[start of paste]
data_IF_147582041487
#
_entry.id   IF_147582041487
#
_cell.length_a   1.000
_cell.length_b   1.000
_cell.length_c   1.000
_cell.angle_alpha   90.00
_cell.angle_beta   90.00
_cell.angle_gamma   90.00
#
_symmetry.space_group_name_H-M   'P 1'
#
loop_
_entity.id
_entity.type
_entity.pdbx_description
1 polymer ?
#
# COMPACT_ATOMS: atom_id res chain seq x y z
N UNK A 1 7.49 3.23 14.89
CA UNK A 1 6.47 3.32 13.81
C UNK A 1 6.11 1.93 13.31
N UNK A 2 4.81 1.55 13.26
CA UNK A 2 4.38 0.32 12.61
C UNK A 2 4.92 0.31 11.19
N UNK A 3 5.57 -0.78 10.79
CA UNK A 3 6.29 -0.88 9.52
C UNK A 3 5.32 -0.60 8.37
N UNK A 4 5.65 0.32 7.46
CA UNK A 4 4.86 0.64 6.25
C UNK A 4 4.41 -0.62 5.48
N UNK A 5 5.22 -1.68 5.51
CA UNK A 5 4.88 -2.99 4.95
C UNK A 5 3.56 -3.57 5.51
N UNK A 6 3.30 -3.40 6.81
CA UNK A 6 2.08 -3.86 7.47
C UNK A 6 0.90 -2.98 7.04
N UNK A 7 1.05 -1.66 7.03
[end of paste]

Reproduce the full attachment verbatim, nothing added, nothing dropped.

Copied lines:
data_IF_147582041487
#
_entry.id   IF_147582041487
#
_cell.length_a   1.000
_cell.length_b   1.000
_cell.length_c   1.000
_cell.angle_alpha   90.00
_cell.angle_beta   90.00
_cell.angle_gamma   90.00
#
_symmetry.space_group_name_H-M   'P 1'
#
loop_
_entity.id
_entity.type
_entity.pdbx_description
1 polymer ?
#
# COMPACT_ATOMS: atom_id res chain seq x y z
N UNK A 1 7.49 3.23 14.89
CA UNK A 1 6.47 3.32 13.81
C UNK A 1 6.11 1.93 13.31
N UNK A 2 4.81 1.55 13.26
CA UNK A 2 4.38 0.32 12.61
C UNK A 2 4.92 0.31 11.19
N UNK A 3 5.57 -0.78 10.79
CA UNK A 3 6.29 -0.88 9.52
C UNK A 3 5.32 -0.60 8.37
N UNK A 4 5.65 0.32 7.46
CA UNK A 4 4.86 0.64 6.25
C UNK A 4 4.41 -0.62 5.48
N UNK A 5 5.22 -1.68 5.51
CA UNK A 5 4.88 -2.99 4.95
C UNK A 5 3.56 -3.57 5.51
N UNK A 6 3.30 -3.40 6.81
CA UNK A 6 2.08 -3.86 7.47
C UNK A 6 0.90 -2.98 7.04
N UNK A 7 1.05 -1.66 7.03